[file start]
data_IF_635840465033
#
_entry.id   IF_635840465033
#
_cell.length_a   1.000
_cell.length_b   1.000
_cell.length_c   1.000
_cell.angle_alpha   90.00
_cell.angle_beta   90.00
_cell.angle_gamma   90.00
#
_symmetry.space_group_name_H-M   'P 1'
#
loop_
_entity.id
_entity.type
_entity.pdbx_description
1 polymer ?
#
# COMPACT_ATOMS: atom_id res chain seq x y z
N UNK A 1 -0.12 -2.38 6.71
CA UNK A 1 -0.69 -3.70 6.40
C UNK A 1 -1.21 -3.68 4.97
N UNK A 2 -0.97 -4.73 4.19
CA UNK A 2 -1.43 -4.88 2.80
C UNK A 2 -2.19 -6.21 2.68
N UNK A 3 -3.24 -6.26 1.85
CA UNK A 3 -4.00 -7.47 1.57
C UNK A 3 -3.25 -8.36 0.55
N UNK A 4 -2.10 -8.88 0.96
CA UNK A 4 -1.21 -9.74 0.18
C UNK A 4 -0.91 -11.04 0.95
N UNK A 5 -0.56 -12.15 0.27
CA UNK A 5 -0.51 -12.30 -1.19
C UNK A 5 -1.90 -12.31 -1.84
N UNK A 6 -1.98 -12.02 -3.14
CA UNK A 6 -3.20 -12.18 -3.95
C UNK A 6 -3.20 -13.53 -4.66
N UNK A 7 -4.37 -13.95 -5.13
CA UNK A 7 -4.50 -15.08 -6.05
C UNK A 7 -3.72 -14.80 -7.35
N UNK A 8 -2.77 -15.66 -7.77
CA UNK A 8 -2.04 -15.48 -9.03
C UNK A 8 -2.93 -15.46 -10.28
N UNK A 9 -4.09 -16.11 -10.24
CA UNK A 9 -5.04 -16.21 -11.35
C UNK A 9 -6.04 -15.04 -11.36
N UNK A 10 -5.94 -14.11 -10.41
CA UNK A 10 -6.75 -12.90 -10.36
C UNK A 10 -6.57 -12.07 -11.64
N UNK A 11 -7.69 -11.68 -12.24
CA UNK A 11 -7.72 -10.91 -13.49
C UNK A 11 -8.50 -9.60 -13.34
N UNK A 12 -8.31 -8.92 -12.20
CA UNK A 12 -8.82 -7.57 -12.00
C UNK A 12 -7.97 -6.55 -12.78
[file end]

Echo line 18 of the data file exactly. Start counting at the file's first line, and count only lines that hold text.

1 polymer ?